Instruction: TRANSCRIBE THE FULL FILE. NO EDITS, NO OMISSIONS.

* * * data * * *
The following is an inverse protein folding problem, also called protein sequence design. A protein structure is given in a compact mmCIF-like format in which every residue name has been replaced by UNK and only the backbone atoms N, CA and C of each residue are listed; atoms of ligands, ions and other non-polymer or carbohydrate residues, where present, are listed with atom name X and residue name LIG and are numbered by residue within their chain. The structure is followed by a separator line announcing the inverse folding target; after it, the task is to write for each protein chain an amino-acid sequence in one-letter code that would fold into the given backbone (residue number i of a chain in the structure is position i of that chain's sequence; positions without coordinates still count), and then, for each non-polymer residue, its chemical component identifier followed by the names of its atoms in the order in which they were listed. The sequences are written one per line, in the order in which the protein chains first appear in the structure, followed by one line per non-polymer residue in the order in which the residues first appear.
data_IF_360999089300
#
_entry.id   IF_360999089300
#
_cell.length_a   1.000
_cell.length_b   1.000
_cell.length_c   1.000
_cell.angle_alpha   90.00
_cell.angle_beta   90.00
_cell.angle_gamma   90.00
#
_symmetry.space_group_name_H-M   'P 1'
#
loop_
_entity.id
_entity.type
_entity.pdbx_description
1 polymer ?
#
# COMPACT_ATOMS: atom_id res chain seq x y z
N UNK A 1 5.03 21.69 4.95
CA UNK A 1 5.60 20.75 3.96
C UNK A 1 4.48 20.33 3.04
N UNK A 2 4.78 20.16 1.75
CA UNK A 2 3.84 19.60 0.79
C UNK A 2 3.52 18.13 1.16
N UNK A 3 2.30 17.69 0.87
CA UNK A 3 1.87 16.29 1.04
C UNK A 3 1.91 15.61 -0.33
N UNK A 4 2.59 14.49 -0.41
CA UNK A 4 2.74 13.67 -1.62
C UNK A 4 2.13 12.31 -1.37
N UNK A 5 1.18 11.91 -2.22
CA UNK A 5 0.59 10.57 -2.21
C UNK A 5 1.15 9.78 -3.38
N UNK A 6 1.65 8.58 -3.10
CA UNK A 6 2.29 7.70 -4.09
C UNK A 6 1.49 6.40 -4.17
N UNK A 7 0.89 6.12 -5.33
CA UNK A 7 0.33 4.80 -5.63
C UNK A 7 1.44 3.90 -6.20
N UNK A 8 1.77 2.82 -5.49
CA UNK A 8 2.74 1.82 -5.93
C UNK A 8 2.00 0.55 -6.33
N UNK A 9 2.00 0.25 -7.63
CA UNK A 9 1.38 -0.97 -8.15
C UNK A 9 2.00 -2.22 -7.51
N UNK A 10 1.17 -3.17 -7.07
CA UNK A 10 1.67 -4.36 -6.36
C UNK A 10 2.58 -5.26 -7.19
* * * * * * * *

The following is an inverse protein folding problem, also called protein sequence design. A protein structure is given in a compact mmCIF-like format in which every residue name has been replaced by UNK and only the backbone atoms N, CA and C of each residue are listed; atoms of ligands, ions and other non-polymer or carbohydrate residues, where present, are listed with atom name X and residue name LIG and are numbered by residue within their chain. The structure is followed by a separator line announcing the inverse folding target; after it, the task is to write for each protein chain an amino-acid sequence in one-letter code that would fold into the given backbone (residue number i of a chain in the structure is position i of that chain's sequence; positions without coordinates still count), and then, for each non-polymer residue, its chemical component identifier followed by the names of its atoms in the order in which they were listed. The sequences are written one per line, in the order in which the protein chains first appear in the structure, followed by one line per non-polymer residue in the order in which the residues first appear.
data_IF_360999089300
#
_entry.id   IF_360999089300
#
_cell.length_a   1.000
_cell.length_b   1.000
_cell.length_c   1.000
_cell.angle_alpha   90.00
_cell.angle_beta   90.00
_cell.angle_gamma   90.00
#
_symmetry.space_group_name_H-M   'P 1'
#
loop_
_entity.id
_entity.type
_entity.pdbx_description
1 polymer ?
#
# COMPACT_ATOMS: atom_id res chain seq x y z
N UNK A 1 5.03 21.69 4.95
CA UNK A 1 5.60 20.75 3.96
C UNK A 1 4.48 20.33 3.04
N UNK A 2 4.78 20.16 1.75
CA UNK A 2 3.84 19.60 0.79
C UNK A 2 3.52 18.13 1.16
N UNK A 3 2.30 17.69 0.87
CA UNK A 3 1.87 16.29 1.04
C UNK A 3 1.91 15.61 -0.33
N UNK A 4 2.59 14.49 -0.41
CA UNK A 4 2.74 13.67 -1.62
C UNK A 4 2.13 12.31 -1.37
N UNK A 5 1.18 11.91 -2.22
CA UNK A 5 0.59 10.57 -2.21
C UNK A 5 1.15 9.78 -3.38
N UNK A 6 1.65 8.58 -3.10
CA UNK A 6 2.29 7.70 -4.09
C UNK A 6 1.49 6.40 -4.17
N UNK A 7 0.89 6.12 -5.33
CA UNK A 7 0.33 4.80 -5.63
C UNK A 7 1.44 3.90 -6.20
N UNK A 8 1.77 2.82 -5.49
CA UNK A 8 2.74 1.82 -5.93
C UNK A 8 2.00 0.55 -6.33
N UNK A 9 2.00 0.25 -7.63
CA UNK A 9 1.38 -0.97 -8.15
C UNK A 9 2.00 -2.22 -7.51
N UNK A 10 1.17 -3.17 -7.07
CA UNK A 10 1.67 -4.36 -6.36
C UNK A 10 2.58 -5.26 -7.19